The financial side of the British monarchy is no less quirky. Governing for payment is standard, but the queen reigns, which appears mostly to mean visiting things. Strange as this looks from a practical standpoint, it's even stranger in theory. In 2012, why would the people of a Western state pay someone to subjugate them? That Britain is Western matters here not so much because of values but because of history. The British state was arguably the first in the region to be organized along the principles of an explicit social contract; it's the heir to the English Magna Carta in 1215 as well as the Glorious Revolution, where, for the first time, monarchs -- King William and Queen Mary -- were brought in to accept a crown on the subjects' own terms. Yet, in a twist that continues to fascinate historians, William and Mary paved the way for remarkably conservative stability in the ensuing centuries. France, as the trope goes, had a political revolution, Britain had an industrial one. And here the two countries are today, France heading into the final stretch of a presidential election, while a not insignificant portion of the British economy gets poured into preparations for a June-weekend Diamond Jubilee of a figurehead queen, who Britons never explicitly agreed to support.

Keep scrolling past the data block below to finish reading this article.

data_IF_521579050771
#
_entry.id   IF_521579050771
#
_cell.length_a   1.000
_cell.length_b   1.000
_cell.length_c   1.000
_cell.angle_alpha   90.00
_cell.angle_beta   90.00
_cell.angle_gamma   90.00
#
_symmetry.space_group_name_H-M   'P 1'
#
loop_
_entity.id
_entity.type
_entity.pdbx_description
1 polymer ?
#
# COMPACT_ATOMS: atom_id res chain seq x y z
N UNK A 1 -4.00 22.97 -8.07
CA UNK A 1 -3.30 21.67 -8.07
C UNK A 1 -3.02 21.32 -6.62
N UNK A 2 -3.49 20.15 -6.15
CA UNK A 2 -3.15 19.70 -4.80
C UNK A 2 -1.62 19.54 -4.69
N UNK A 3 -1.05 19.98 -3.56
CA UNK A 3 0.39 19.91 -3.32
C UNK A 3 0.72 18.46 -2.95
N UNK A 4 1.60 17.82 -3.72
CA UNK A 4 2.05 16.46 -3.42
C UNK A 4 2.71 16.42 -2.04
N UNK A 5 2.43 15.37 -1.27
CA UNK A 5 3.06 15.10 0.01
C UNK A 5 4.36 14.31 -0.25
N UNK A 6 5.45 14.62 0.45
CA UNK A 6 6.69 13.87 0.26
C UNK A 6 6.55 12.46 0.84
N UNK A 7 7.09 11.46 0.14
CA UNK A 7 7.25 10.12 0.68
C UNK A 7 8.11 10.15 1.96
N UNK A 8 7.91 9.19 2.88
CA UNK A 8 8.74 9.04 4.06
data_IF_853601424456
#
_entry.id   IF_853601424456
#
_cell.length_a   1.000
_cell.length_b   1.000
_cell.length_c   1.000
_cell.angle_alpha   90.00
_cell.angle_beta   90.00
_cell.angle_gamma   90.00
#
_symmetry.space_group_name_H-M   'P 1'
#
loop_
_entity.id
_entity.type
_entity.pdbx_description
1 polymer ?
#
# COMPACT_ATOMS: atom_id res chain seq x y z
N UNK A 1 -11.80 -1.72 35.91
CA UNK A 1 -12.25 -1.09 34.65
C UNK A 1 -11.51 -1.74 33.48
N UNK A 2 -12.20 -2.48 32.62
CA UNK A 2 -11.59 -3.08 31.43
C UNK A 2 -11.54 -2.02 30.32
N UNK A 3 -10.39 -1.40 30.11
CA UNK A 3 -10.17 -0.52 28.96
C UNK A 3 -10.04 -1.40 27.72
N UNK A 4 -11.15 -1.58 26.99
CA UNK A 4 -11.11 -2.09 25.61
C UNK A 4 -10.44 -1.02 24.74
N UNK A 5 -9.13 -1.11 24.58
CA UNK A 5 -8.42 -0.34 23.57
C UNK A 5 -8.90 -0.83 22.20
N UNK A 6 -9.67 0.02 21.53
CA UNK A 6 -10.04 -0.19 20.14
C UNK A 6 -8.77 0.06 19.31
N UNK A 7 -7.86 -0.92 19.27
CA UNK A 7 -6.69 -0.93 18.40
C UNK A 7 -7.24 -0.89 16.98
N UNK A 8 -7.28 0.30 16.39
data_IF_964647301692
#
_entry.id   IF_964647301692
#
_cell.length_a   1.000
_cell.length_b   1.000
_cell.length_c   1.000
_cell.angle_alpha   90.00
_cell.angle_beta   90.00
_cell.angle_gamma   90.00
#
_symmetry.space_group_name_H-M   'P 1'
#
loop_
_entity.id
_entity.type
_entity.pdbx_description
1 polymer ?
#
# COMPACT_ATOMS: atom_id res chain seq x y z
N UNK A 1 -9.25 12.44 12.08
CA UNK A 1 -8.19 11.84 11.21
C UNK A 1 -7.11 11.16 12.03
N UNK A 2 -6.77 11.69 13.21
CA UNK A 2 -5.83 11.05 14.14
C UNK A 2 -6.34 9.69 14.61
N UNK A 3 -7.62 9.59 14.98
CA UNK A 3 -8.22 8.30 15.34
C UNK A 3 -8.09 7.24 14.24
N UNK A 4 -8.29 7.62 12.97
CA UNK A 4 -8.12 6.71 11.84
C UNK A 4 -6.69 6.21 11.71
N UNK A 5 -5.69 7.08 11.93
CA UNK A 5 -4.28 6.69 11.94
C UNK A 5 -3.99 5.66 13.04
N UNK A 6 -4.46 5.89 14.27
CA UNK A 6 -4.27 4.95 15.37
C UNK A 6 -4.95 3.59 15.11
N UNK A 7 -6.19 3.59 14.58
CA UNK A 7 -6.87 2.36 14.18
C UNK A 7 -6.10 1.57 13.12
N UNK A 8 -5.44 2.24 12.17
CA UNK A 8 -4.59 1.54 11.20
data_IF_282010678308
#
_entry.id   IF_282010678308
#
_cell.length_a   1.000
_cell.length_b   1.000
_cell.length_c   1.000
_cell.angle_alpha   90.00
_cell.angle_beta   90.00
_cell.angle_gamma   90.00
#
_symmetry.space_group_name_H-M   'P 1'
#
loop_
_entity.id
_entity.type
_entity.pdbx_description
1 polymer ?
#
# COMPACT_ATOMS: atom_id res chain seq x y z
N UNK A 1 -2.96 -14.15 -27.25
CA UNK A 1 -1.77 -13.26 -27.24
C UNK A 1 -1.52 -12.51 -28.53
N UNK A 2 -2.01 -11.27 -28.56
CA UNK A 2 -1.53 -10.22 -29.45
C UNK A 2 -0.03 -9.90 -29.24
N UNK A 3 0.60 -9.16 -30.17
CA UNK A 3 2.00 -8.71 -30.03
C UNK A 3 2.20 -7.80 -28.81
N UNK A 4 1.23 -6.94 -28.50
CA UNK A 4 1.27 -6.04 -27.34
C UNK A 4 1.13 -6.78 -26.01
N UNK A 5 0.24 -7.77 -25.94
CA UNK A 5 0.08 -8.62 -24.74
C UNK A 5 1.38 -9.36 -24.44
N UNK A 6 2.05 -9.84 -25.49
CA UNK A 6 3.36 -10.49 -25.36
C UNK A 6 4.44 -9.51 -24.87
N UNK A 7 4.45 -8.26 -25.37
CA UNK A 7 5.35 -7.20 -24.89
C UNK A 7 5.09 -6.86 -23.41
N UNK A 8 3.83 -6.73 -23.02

Though the March 2011 financial report on royal finances proudly announced a 19% decrease in the Queen's official expenditure over the course of five years, is this really much solace? Her family will still spend £32.1 million, quite a lot of money. Remarkably, UK education secretary Michael Gove reportedly also wanted the public to donate a £60 million royal yacht to Her Majesty for the 2012 celebrations, although the details of that proposal are disputed, and private donations were mentioned as well.